The Perils of Relying on Open-Source Software and Technology Gurus

When you base a major percentage of your business on technology that is driven by a single person, you naturally become concerned when that person becomes ill or steps down. Case in point: Constant rumors and speculation about the health of Steve Jobs, the CEO and Co-Founder of Apple Computer. If something happened to Jobs, I would not have immediate concerns about my Apple Computer and software. But I would be concerned. I would wonder about the future innovations and financial health of the company 2-5 years down the line.

In a similar vein, when Denis De Bernardy of Semiologic-Fame (affiliate link) began taking a back seat in the day-to-day support of his WordPress blogging package, I became a bit concerned. Semiologic has saved me a great deal of time in the set-up and maintenance of various blogs that I have. And with Denis in the background, it was easy to get suppport on tricky questions that naturally arise when maintaining dozens of blogs. Denis is an uber-geek. He knows what he is doing.

But like many business owners, he became overwhelmed at being the jack-of-all-trades in his business, got burned out and after several years sold the business and assumed an lesser role, removing himself from daily support functions.

As Semiologic transitions to a new phase in its development, I wonder if they will be able to keep up with the needs and support requests of people like me, who often need immediate fixes for issues as they arise. Denis has years of computer science training and development experience. Can he be effectively replaced by a paid support staff?

Even the larger open-source WordPress community has it's problems. I'm currently trying to understand why is showing up on Google with a title that reads: "Order Discount L-Tryptophan Order L-Tryptophan Online..." The Semiologic people think the issue is a WordPress issue. Obviously some part of my blog has been hacked. But finding out how to fix it can involve digging through 100's of WordPress support pages and forum posts looking for the correct information. Quite frankly, I don't have the time.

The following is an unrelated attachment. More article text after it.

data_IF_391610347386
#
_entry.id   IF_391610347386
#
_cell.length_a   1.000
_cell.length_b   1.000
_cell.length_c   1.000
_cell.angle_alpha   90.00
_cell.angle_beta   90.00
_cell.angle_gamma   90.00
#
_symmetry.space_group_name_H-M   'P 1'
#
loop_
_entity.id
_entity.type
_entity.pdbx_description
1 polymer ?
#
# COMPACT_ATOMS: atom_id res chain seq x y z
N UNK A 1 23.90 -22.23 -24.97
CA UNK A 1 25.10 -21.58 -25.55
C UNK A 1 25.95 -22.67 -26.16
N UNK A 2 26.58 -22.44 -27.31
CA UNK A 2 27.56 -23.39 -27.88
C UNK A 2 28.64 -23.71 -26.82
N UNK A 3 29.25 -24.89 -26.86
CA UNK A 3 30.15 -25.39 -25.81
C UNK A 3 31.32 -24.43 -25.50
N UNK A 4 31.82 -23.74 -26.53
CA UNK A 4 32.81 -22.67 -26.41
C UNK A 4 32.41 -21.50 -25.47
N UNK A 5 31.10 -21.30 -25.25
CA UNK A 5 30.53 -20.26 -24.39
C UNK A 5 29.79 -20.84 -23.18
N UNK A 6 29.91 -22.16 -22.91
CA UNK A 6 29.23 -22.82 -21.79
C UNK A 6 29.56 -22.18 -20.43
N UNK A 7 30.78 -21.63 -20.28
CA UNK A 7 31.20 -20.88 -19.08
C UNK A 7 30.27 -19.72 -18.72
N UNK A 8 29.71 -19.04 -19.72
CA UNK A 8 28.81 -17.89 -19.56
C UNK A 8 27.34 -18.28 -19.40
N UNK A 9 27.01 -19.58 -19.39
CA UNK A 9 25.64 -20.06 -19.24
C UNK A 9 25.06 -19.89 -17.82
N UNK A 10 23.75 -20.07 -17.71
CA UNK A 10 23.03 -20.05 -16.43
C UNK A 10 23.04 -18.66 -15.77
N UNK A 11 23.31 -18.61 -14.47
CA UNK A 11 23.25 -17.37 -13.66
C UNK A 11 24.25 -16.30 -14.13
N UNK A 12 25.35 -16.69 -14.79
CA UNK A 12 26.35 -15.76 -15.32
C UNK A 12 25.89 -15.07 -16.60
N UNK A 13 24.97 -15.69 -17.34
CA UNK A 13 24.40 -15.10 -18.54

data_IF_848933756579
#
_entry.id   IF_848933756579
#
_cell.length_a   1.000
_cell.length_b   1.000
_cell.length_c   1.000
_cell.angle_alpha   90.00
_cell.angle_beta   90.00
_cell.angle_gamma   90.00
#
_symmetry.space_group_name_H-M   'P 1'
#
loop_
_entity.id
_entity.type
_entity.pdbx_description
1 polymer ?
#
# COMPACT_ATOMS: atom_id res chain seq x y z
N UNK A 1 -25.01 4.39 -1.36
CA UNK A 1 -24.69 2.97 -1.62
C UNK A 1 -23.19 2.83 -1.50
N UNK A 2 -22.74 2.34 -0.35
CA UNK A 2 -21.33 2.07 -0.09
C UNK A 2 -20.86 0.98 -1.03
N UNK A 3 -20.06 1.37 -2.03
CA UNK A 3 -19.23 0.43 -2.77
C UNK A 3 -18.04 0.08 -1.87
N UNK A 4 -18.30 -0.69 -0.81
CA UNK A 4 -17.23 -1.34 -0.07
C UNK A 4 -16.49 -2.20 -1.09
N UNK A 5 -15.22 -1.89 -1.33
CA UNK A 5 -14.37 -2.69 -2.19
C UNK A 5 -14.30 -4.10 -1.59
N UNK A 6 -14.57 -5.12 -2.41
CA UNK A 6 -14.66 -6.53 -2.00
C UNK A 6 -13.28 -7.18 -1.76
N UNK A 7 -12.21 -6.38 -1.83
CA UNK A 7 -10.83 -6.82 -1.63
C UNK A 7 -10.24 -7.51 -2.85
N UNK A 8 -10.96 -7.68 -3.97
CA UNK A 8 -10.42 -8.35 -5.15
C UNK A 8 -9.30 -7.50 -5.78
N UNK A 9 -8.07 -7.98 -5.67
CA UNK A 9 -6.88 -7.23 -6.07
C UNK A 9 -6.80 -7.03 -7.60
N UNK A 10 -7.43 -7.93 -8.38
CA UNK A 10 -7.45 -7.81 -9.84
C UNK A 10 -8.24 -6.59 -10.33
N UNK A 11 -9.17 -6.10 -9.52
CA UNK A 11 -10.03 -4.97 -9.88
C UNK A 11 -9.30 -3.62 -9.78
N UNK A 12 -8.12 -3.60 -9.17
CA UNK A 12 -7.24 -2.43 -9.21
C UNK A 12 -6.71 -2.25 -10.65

Much has been made of the fact that open-source software is somehow "free." It's not. Time is not always money, but it sure as hell can be. And in my case, spending a Monday morning tracking down and fixing a WordPress bug is costing me time that I could be using to work on my client's websites and earning income.

I am wondering if it's time to look into a new blogging platform such as Movable Type. Or perhaps Blogger has a self-hosting option now.

- Ryan

1 Comment

  1. HI Ryan, I work with the Movable Type team, and I think the issue here isn’t about open source or any other software license — it’s about support and accountability. Movable Type’s available under a variety of licenses, including open source and traditional commercial copyright licenses.

    But we’ve spent a lot of time investing in good security so your blog doesn’t get hacked and you don’t end up ranking for somebody else’s search terms. And we’ve built a solid business model so you know there will be a company backing you up. And we’ve hired professional support people to answer your questions if you *do* get stuck.

    All of those things can be done regardless of business model — someone just has to decide they’re important. We’d be glad to have you try Movable Type, but regardless we hope that more people come to the realization that you have, that our technology choices have to made in a context that thinks about what really matters long-term.

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